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Venice 2021 Lineup: ‘Last Duel,’ ‘Dune,’ ‘Spencer,’ ‘Power of the Dog,’ and More

New films by Denis Villeneuve and Pedro Almodóvar are heading to Venice, where Bong Joon Ho will lead the competition jury.

Dune Warner Bros.


Warner Bros.

The 2021 Cannes Film Festival brought the international film circuit back to life in roaring fashion earlier this month (French filmmaker Julia Ducournau became the second woman director to win the Palme d’Or thanks to Neon release “Titane”), and next up are the trio of major fall film festivals in September: the Venice Film Festival, Telluride Film Festival, and Toronto International Film Festival. Venice is first out of the gate by launching its 78th edition Wednesday, September 1. The lineup for Venice 2021 has now been revealed.

As previously announced, Pedro Almodóvar will kick off the 2021 Venice Film Festival with the world premiere of his new drama “Parallel Mothers.” The film will debut in competition and vie for the festival’s top prize, the Golden Lion. “Parallel Mothers” is written and directed by Almodóvar, and stars both regular and new collaborators, including Penélope Cruz, Milena Smit, Israel Elejalde, Aitana Sánchez-Gijón, Julieta Serrano, and Rossy De Palma. Almodóvar attended Venice last year to world premiere his short film “The Human Voice” out of competition. Venice was the rare 2020 festival that held an in-person event despite the pandemic.

Also announced prior to the official lineup announcement is the world premiere of Denis Villeneuve’s “Dune,” set for Friday, September 3. The science-fiction epic is debuting out of competition.

Last year’s Golden Lion winner was Chloe Zhao’s “Nomadland,” which went on to win the Academy Awards for Best Picture and Best Director. The 2019 Golden Lion winner was “Joker,” which earned 11 Oscar nominations and won Joaquin Phoenix the Academy Award for Best Actor. Suffice to say, Venice winners often go on to have long legs during the awards season that follows the festival. Other recent Venice winners include “Roma” and Best Picture winner “The Shape of Water.”

Zhao will return to Venice this year as a member of the competition jury, which is being presided over by “Parasite” Oscar winner Bong Joon Ho. The “Snowpiercer” and “Parasite” Oscar winner will be the first person from South Korea to serve as the president of the film festival’s seven-person jury. Venice artistic director Alberto Barbera hailed Bong as “one of the most authentic and original voices in worldwide cinema.” Additional competition jurors are actor Virginie Efira, actress Cynthia Erivo, actress Sarah Gadon, director Saverio Costanzo, and Alexander Nanau.

The 2021 Venice Film Festival runs September 1-11. Check out the official lineup for the festival below.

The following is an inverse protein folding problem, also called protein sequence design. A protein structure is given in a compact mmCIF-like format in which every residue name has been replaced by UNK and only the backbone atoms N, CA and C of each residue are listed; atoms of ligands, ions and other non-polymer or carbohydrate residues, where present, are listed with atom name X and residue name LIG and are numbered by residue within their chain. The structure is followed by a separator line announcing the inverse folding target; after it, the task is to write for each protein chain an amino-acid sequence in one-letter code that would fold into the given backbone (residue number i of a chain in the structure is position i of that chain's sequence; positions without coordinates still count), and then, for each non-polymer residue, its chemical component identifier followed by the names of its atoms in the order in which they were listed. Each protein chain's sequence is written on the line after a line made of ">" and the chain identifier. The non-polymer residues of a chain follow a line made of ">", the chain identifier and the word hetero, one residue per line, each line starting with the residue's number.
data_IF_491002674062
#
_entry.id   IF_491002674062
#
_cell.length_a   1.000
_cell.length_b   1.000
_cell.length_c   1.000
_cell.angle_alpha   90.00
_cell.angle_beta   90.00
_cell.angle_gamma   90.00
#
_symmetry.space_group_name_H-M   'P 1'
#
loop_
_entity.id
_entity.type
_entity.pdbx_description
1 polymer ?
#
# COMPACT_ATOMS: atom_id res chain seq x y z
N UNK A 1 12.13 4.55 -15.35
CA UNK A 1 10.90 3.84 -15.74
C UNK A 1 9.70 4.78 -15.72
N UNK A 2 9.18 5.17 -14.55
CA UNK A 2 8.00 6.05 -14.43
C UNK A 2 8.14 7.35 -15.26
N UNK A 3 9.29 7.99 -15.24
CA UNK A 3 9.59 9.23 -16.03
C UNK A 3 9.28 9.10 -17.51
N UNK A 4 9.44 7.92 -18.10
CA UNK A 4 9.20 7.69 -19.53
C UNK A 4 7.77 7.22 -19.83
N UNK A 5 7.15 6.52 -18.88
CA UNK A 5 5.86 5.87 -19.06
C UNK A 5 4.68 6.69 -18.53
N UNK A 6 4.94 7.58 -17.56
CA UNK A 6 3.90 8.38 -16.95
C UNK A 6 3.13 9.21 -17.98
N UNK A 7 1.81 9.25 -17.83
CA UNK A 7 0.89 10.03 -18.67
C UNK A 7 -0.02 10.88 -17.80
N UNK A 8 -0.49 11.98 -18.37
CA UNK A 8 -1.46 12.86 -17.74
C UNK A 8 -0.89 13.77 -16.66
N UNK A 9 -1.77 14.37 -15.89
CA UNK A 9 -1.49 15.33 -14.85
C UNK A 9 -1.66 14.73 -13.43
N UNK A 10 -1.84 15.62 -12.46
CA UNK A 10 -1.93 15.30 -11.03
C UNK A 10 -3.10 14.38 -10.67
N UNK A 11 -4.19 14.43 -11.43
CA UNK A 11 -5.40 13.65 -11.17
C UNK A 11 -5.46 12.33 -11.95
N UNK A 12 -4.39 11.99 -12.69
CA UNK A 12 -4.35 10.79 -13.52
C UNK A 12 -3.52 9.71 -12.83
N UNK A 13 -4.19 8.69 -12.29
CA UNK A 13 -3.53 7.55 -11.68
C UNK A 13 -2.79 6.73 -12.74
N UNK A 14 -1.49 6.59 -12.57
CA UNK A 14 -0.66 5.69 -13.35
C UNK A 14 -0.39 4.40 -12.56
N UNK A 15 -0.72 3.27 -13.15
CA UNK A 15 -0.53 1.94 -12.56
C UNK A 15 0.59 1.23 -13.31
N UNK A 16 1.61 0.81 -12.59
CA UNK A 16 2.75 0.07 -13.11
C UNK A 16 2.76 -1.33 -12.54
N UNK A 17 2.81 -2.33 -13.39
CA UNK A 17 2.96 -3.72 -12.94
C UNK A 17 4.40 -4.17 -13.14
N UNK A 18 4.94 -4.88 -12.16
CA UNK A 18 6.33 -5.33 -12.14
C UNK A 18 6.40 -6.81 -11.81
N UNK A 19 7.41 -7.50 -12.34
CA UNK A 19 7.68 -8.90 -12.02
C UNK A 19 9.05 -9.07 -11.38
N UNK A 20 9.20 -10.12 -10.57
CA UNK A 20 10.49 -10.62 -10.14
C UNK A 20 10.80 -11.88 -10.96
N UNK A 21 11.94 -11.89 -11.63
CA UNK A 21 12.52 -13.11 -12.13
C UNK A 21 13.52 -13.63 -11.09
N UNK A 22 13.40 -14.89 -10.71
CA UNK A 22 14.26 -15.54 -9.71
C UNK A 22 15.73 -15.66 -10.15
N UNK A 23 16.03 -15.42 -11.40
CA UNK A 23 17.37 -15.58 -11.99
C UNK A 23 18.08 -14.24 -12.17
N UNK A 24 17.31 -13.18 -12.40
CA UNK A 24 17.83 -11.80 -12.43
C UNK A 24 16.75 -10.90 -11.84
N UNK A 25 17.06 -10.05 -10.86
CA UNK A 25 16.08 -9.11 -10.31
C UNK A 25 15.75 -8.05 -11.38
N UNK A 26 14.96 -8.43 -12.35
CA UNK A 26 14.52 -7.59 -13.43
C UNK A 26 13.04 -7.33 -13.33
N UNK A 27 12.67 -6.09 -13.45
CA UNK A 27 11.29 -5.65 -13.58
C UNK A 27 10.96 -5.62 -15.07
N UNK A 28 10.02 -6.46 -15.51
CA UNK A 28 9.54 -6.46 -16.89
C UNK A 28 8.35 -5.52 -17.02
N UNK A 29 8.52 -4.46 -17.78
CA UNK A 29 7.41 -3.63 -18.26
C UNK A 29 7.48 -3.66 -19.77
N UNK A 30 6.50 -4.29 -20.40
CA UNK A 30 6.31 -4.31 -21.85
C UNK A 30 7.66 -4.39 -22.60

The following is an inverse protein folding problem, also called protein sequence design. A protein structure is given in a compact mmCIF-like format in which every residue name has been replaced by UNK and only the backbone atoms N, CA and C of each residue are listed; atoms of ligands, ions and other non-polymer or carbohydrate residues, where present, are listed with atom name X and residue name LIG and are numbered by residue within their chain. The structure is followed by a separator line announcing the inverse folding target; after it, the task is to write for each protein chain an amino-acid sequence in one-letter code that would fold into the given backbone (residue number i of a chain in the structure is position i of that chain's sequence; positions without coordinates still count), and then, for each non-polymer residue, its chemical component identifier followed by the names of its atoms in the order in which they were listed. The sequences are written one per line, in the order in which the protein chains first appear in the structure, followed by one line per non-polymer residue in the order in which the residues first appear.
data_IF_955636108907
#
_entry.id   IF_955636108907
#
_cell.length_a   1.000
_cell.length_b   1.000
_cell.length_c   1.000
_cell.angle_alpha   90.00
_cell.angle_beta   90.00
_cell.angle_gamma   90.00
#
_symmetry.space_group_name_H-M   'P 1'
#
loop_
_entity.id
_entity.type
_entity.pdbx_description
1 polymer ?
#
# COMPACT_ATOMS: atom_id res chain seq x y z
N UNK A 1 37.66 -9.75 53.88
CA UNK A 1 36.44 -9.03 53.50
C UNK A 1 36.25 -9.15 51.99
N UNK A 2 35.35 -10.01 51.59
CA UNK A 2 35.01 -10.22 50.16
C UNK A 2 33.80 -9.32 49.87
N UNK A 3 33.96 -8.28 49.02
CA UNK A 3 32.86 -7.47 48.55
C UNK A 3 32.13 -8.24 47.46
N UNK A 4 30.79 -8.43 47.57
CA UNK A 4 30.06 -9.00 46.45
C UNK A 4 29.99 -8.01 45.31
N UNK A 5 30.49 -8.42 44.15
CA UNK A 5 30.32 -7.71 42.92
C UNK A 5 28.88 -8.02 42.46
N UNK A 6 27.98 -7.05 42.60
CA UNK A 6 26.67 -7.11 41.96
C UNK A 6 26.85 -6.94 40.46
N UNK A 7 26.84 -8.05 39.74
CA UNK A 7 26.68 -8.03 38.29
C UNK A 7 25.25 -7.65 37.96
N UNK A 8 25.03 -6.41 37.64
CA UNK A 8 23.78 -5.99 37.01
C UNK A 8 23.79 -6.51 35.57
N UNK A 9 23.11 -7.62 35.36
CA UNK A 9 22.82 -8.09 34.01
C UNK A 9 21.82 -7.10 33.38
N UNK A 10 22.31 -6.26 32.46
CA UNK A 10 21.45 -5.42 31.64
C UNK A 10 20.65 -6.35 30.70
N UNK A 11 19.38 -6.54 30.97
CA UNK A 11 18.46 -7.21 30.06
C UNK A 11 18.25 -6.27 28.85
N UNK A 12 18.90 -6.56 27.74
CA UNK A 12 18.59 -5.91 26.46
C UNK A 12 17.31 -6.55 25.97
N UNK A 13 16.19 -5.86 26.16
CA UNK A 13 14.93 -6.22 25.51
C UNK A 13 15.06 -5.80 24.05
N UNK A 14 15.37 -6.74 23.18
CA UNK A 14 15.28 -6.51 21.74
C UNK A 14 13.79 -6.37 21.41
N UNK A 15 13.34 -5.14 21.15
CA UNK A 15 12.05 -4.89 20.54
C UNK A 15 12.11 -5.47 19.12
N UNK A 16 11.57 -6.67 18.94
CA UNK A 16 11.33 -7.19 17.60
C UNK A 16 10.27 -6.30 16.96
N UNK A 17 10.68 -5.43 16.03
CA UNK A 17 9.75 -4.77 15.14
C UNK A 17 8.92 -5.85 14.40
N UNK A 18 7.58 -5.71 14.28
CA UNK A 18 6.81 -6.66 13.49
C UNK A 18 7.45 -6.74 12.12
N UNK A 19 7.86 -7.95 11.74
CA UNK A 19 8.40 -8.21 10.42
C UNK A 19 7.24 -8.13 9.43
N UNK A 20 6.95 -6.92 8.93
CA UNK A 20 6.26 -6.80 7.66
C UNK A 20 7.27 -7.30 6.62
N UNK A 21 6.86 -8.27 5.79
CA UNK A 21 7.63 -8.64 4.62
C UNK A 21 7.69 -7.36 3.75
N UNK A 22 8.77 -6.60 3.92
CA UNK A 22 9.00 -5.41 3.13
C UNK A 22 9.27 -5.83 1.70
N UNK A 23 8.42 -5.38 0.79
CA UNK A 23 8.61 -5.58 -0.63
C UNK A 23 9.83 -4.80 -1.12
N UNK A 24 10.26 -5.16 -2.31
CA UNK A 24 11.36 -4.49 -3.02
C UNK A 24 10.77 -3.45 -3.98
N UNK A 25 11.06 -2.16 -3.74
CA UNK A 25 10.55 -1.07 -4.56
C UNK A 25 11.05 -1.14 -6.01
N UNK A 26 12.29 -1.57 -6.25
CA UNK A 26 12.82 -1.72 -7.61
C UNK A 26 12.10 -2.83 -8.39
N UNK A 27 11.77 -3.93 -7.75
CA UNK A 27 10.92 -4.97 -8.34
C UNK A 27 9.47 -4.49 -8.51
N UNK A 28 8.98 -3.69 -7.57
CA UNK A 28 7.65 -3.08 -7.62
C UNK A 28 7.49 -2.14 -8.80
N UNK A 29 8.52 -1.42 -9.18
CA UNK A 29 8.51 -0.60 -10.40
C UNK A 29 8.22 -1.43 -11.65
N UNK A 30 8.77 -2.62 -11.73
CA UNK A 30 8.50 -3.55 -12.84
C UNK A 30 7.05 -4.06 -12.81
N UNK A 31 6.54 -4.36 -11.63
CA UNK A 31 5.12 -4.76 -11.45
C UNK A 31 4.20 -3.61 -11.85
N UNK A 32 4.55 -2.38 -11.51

Opening Night
“Parallel Mothers,” Pedro Almodóvar (in competition)

Competition/Venezia 78
“Mona Lisa and the Blood Moon,” Ana Lily Amirpour
“Un Autre Monde,” Stephanie Brize
“The Power of the Dog,” Jane Campion
“America Latina,” Damiano D’Innocenzo and Fabio D’Innocenzo
“L’Evenement,” Audrey Diwan
“Official Competition,” Gaston Duprat and Mariana Cohn
“Il Buco,” Michelangelo Frammartino
“Sundown,” Michel Franco
“Illusions Perdues,” Xavier Giannoli
“The Lost Daughter,” Maggie Gyllenhaal
“Spencer,” Pablo Larrain
“Freaks Out,” Gabrielle Mainetti
“Qui Rido Io,” Mario Martone
“On the Job: The Missing 8,” Erik Matti
“Leave No Traces,” Jan P. Matuszynski
“Captain Volkonogov Escaped,” Natasha Merkulova and Aleksey Chupov
“The Card Counter,” Paul Schrader
“The Hand of God,” Paolo Sorrentino
“Reflection,” Valentyn Vasyanovych
“La Caja,” Lorenzo Vigas

Out of Competition (Fiction)
“Il Bambino Nascosto,” Roberto Ando (closing film of the festival)
“Les Choses Humaines,” Yvan Attal
“Ariaferma,” Leonardo di Costanzo
“Halloween Kills,” David Gordon Green
“La Scoula Cattolica,” Stefano Mordini
“Old Henry,” Potsy Ponciroli
“The Last Duel,” Ridley Scott
“Dune,” Denis Villeneuve
Last Night in Soho,” Edgar Wright
“Scenes From a Marriage” (Episodes 1-5), Hagai Levi

Out of Competition (Non Fiction)
“Life of Crime 1984-2020,” Jon Alpert
“Tranchees,” Loup Bureau
“Viaggio Nel Crepuscolo,” Augusto Contento
“Republic of Silence,” Diana el Jeiroudi
“Hallelujah: Leonard Cohen, A Journey, A Song,” Daniel Geller and Dayna Goldfine
“Deandre#Deandre Storia Di Un Impiegato,” Roberta Lena
“Django and Django,” Luca Rea
“Ezio Bosso. Le Cose Che Restano,” Giorgio Verdelli

Out of Competition (Special Screenings)
“Le 7 Giornate di Bergamo,” Simona Ventura
“Il Cinema Al Tempo del Covid,” Andrea Segre

Out of Competition (Short Films)
“Plastic Semiotic,” Radu Jude
“The Night,” Tsai Ming-Liang
“Sad Film,” Vasili (Pseudonym)

“Les Promesses,” Thomas Kruithof
“Atlantide,” Yuri Ancarani
“Miracle,” Bogdan George Apetri
“Pilgrims,” Laurynas Bareisa
“Il Paradiso Del Pavone,” Laura Bispuri
“The Falls,” Chung Mong-Hong
“El Hoyo en la Cerca,” Joaquin Del Paso
“Amira,” Mohamed Diab
“A Plein Temps,” Eric Gravel
“107 Mothers,” Peter Kerekes
“Vera Dreams of the Sea,” Kaltrina Krasniqi
“White Building,” Kavich Neang
“Anatomy of Time,” Jakrawal Nilthamrong
“El Otro Tom,” Rodrigo Pla and Laura Santullo
“El Gran Movimiento,” Kiro Russo
“Once Upon a Time in Calcutta,” Aditya Vikram Sengupta
“Rhino,” Oleg Sentsov
“True Things,” Harry Wootliff
“Inu-Oh,” Yuasa Masaaki

Horizons/Orizzonti Extra
“Land of Dreams,” Sherin Neshat and Shoja Azari
“Costa Brava,” Mounia Akl
“Mama, I’m Home,” Vladimir Bitokov
“Ma Nuit,” Antoinette Boulat
“La Ragazza Ha Volato,” Wilma Labate
“7 Prisoners,” Alexandre Moratto
“The Blind Man Who Did Not Want to See Titanic,” Teemu Nikki
“La Macchina Delle Immagini di Alfredo C.,” Roland Sejko

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